(U-123 and U-201 returning from successful operations off the US East Coast. U-123 was one of the original ‘drumbeaters’ and was sent back to the Americas in a subsequent wave to sink more ships. They received quite a welcome on their return. Second Happy time indeed. Photo courtesy of the Bundesarchiv.)

By the time the first wave was returning to their bases in France, the second wave had already hit hard, and subsequent waves were in the works. Some of Germany’s best boats and crews were sent across the Atlantic, including U-552, U-701, U-201, U-124, and U-160, just to name a few. The desire to get the maximum number of boats into the new area of operations meant that a number of Type VIIC boats were sent across. Even with the assistance of “milkcows” (retrofitted submarines designed to refuel and rearm other U-boats), many Type VIIs were forced to sacrifice drinking water space and fill the tanks with diesel instead, just to make it across the ocean. The ‘Milkcows’ were capable of extending the operating time of a Type IX boat by 8 weeks, and a Type VII by 4 weeks on average. This allowed the strikes into the Gulf of Mexico and southern Caribbean, further south than ever before. It was not to last. The Allies transferred escort ships, the USN finally adopted convoy operations in May 1942 (four months too late), and Donitz withdrew the last two U-boats from the region on July 18th. 8 days later he returned his attentions to the Mid-Atlantic.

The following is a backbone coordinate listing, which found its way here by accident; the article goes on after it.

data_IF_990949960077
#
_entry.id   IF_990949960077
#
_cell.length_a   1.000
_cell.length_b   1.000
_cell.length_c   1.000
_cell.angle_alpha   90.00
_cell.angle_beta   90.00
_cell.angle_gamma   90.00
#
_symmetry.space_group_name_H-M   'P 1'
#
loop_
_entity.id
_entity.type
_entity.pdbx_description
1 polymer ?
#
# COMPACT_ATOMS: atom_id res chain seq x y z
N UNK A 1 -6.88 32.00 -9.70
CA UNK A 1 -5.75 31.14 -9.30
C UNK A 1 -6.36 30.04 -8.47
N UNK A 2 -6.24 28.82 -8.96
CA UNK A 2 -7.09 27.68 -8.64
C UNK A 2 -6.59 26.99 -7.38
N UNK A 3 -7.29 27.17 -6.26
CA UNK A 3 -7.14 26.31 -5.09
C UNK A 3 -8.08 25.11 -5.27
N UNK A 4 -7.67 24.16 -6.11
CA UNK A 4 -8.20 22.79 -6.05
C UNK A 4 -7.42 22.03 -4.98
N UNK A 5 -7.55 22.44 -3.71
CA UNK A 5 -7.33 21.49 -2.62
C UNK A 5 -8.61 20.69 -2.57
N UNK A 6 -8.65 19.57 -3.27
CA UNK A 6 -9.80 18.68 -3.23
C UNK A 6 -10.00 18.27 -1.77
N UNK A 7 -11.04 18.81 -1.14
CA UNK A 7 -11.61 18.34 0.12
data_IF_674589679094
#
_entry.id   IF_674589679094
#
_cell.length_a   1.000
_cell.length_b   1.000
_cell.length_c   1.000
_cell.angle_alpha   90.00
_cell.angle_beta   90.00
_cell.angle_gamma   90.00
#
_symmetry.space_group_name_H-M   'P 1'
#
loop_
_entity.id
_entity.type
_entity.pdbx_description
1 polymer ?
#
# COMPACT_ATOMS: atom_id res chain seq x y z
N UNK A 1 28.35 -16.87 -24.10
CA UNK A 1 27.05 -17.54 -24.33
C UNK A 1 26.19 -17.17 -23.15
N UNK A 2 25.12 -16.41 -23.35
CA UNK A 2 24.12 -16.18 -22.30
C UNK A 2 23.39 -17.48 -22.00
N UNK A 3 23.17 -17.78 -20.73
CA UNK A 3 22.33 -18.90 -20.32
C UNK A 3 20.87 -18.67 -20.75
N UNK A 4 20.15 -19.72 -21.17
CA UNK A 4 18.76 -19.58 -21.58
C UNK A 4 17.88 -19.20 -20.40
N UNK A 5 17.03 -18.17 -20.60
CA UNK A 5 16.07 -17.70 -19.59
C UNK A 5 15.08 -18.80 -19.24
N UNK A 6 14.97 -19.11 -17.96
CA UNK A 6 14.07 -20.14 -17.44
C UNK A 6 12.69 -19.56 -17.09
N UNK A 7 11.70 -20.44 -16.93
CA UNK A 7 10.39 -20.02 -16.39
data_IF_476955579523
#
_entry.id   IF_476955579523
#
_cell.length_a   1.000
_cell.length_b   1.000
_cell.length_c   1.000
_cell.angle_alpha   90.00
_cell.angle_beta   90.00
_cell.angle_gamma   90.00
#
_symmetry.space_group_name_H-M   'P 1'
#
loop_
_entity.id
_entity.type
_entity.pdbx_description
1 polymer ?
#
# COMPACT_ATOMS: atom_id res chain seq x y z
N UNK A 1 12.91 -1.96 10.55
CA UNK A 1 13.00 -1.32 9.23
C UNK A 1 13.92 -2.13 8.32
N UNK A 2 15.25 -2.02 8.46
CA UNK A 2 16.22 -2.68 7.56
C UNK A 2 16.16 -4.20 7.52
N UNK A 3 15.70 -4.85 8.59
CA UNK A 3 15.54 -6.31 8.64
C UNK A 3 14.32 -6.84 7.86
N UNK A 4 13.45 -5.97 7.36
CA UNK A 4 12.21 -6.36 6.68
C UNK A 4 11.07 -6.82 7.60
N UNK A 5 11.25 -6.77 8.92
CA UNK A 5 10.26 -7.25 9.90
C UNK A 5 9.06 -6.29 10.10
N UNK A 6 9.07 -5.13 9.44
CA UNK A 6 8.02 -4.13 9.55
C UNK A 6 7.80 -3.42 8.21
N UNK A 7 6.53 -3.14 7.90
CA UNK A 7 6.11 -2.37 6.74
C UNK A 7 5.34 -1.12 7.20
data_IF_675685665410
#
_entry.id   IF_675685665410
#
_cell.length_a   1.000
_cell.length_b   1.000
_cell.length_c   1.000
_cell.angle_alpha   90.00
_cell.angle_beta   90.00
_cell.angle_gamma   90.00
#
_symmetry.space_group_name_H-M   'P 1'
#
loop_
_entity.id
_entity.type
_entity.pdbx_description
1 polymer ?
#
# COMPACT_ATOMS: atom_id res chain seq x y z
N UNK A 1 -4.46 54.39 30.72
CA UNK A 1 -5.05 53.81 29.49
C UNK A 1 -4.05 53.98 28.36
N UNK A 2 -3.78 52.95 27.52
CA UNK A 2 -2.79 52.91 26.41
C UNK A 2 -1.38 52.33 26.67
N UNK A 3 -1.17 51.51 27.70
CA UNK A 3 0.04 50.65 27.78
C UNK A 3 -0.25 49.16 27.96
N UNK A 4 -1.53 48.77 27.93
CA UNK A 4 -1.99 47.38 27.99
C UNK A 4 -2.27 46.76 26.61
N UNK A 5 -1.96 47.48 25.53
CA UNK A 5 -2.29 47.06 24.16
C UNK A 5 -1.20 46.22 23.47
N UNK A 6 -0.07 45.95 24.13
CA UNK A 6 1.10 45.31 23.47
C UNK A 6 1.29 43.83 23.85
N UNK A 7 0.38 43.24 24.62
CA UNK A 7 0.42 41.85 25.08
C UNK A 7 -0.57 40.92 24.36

New opportunities would need to be found and exploited if the end goal (the starving of Britain) was to be realized. In the meantime, the U-boats returned to the main convoy routes across the ocean proper, and the North Atlantic Run was once again under siege.

The fear of a German renewal of their earlier pack tactics (which they had not had needed for of the American coast) formed the basis of Murray’s concern regarding the reductions in group strength. While the escorts moved to the US East coast had been needed there, Murray feared a repeat of convoy SC-42 if the Allied focus did not shift back into the mid-ocean. This sentiment was echoed by Vice-Admiral E.L.S. King, the British ACNS(T), both in King’s letter to Pound and in his contribution to the ‘Battle of the Atlantic Review’ of May 1942 he espoused similar concerns. Notably, he differed in his opinion that Donitzs strategy and the battle as a whole would ultimately be determined by U-boats sunk by the Allies, not by the rate of Allied merchant losses. This was similar to the American opinion on the matter with one vital exception; Vice-Admiral King put his faith in convoy and escort. (I know it is confusing having TWO Admiral King’s, but remember that Ernest King is the American C-in-C of the Navy, and E.L.S King is a British Vice-Admiral within the Admiralty.)